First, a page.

Christa Rodriguez || Contributing Writer
In this week’s Common Hour, Bill Corr, Deputy Secretary of Health and Human Services, spoke about the importance of reducing tobacco use. Corr served as the Chief of Staff for the Department of Health and Human Services before being the Deputy Assistant Secretary for Health for the Department between 1993 and 1996.Corr was Chief Counsel and Policy Director for Tom Daschle, U.S. Senate Minority Leader between 1998 and 2000.
Corr was nominated by President Obama to serve as Deputy Secretary of Health and Human Services and confirmed by the Senate in 2009, returning to the Department after being executive director of the Campaign for Tobacco-Free Kids. Corr has a B.A. in Economics from the University of Virginia and a J.D. from Vanderbilt University School of Law.
In his talk, Corr focused on the title of the Common Hour, “Saving One Billion Lives: The fight for proven strategies to reduce tobacco use in the U.S. and around the world.” He revised this title as being, “We can save one billion lives by (reducing) tobacco use; Will we?” Corr offered that we must ask our leaders to keep going with strategies proven to reduce tobacco use so that it can be eliminated as much as possible in our country. He suggested that this can be done, but that it takes many years of progress and continuous efforts.
Corr emphasizes that the tobacco industry is a powerful one, with extremely wealthy companies that are aggressive with stopping tobacco control efforts. Their products are “intentionally engineered to be addictive” and cause health issues in vital organs like the heart and lungs. Tobacco companies target children between the age of ten and eighteen years old, people “too young to weigh the lifetime burden of addiction.” This age group is targeted because most addicted adults started when they were young. In fact, 90% of people addicted to tobacco started when they were eighteen years old or younger.
There has been some success over the years in cutting both adult and youth smoking rates. Only 17.8% of adults in 2013 smoked, while 15.7% of high school students were smoking in the same year. This is significantly less than a few decades ago, but Corr asked that we keep in mind that it took decades for that change to occur and the numbers are still significant. These percentages indicate that there are still millions of people smoking in the United States. Corr illustrated the gravity of this issue by stating, “tobacco is the leading cause of preventable death.”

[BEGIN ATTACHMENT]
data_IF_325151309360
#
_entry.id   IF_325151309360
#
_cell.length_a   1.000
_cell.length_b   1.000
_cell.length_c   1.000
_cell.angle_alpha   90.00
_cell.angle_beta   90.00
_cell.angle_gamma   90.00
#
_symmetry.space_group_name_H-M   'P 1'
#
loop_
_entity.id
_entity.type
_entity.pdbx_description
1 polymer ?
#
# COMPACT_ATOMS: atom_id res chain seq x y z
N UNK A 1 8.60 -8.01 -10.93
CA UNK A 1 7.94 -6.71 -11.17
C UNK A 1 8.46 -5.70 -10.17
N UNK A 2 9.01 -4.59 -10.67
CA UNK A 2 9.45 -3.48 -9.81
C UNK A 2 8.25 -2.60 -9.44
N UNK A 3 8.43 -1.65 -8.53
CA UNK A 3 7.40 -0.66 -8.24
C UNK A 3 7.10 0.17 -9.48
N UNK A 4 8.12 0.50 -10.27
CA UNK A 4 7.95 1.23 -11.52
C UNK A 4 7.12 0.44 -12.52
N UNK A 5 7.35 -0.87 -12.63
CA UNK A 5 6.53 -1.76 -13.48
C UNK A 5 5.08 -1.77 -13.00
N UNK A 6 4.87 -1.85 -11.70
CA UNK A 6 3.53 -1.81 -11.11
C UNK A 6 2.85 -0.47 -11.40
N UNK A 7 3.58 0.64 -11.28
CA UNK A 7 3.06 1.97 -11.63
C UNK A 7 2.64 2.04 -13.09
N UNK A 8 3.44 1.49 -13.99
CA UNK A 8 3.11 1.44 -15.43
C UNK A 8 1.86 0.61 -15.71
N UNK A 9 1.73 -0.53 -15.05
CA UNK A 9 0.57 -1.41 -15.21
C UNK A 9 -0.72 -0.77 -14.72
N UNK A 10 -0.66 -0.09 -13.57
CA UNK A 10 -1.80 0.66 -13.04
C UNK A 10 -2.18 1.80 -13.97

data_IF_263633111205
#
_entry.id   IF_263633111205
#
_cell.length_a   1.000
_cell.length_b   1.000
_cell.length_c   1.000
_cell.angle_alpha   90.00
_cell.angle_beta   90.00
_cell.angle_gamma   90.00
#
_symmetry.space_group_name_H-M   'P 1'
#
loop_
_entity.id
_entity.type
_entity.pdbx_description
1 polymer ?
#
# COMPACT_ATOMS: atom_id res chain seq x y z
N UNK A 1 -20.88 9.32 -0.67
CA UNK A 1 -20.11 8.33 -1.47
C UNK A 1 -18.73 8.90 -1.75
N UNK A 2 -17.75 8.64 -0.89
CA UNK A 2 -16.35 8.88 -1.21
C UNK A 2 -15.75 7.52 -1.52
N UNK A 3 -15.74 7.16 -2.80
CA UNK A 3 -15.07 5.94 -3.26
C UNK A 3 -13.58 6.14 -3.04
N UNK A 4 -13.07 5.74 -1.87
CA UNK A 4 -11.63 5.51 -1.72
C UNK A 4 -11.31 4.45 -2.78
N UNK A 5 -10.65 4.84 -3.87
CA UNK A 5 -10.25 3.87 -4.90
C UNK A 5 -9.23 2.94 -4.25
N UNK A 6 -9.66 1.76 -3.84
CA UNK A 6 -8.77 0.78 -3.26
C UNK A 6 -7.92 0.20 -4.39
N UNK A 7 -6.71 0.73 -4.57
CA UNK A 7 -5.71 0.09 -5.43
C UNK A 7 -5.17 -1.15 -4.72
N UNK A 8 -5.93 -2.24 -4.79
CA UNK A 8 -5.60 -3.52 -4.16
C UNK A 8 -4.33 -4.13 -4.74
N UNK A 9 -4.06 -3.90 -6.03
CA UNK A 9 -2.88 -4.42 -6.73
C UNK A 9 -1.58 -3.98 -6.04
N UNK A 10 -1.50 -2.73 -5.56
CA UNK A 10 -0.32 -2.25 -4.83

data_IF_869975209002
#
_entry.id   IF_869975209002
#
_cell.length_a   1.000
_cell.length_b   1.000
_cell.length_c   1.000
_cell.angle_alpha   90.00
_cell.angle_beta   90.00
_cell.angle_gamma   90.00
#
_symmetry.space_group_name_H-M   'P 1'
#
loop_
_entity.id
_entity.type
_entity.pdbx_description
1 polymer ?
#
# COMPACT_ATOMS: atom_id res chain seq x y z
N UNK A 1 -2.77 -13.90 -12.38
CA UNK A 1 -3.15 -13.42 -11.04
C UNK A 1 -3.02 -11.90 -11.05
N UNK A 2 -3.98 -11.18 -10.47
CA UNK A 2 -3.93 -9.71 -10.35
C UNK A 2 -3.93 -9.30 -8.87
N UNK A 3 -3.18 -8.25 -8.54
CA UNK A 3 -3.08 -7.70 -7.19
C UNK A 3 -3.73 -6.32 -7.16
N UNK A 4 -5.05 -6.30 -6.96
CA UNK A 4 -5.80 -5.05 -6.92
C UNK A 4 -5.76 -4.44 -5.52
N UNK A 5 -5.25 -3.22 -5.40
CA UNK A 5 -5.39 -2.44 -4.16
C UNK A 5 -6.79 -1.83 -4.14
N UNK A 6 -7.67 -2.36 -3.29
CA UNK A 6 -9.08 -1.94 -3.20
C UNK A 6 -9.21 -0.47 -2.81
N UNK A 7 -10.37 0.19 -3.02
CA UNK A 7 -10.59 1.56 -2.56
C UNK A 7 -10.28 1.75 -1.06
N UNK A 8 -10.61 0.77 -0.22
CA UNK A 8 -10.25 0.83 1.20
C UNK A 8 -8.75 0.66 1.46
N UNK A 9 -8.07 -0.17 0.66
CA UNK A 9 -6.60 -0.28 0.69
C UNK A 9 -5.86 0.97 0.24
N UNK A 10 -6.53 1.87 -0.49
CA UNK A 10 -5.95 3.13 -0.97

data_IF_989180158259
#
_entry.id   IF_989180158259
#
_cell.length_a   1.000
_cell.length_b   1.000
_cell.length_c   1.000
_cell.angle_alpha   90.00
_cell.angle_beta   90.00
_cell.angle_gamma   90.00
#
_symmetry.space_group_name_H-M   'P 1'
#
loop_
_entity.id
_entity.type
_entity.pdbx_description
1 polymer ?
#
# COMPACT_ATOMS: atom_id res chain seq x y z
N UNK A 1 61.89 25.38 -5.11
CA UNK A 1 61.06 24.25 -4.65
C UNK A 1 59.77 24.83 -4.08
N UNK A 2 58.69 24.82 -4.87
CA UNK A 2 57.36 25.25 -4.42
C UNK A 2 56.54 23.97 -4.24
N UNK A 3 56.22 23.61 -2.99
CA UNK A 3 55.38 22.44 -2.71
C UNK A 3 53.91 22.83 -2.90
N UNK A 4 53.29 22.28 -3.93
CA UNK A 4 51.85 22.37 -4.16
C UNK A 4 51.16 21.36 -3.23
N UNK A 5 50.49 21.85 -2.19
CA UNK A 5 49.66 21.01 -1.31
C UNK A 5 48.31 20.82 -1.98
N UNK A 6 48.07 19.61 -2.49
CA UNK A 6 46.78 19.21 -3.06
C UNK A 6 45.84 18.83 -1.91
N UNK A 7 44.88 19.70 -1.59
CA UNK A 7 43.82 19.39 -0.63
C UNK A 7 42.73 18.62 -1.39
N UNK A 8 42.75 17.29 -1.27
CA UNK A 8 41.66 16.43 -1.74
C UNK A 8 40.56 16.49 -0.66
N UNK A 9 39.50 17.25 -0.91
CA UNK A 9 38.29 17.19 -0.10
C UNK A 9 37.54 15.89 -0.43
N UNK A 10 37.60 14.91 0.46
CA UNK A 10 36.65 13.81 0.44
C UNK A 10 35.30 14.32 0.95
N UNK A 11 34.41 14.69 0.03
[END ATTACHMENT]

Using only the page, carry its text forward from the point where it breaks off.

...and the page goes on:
It is only in more recent years that real progress has occurred. In 1994, tobacco addiction became recognized as a pediatric disease, that is, affecting children. Tobacco companies were sued many times, although this did not damage much of their vast wealth. In 2009, Congress authorized the FDA to regulate all tobacco products. In the last twenty years public attitudes have also changed as being more in favor about reforming tobacco laws and regulations. New tobacco excise taxes have been implemented in states and cities. Additionally, over 80% of Americans are protected by smoke free workplace laws.
According to Corr, there is optimistic evidence “that certain strategies reduce tobacco use and its harms.” In addition to strong public support of excise taxes and workplaces becoming smoke free, prevention and cessation programs, especially mass media, are carefully focusing on initiation by children and cessation by adults. There is also regulation of tobacco product marketing that influence children and include claims of less harm. Corr believes that we should implement all these strategies continuously until all rates go down to zero.
The FDA is involved with removing harmful ingredients to protect users who continue, addressing nicotine’s addictive qualities, and ensuring evidence-based health claims on new products.
New products are an issue because they are unregulated. E-cigarettes, for example, claim to have reduced health risks, but they still have nicotine and are not regulated. Insurance and Medicaid coverage for cessation treatment is also being implemented by the Affordable Care Act.
Even though it is slowly becoming less prominent, the problem of tobacco use is far from solved. Corr emphasizes, “continuity is absolutely critical.” There is a new set of kids each year that are exposed to these dangers. By 2030, there will be 80 million people in the world that will die from tobacco and in the next century one billion lives will be lost if things remain as they are today. Corr notes “we have made tremendous strides in the U.S.,” but “we are truly at the beginning.”
He concluded his presentation by saying we must hold all our leaders accountable “until the day comes that we can say we have ended the tobacco epidemic for all time.”
Christa Rodriguez is a contributing writer. Her email is firstname.lastname@example.org.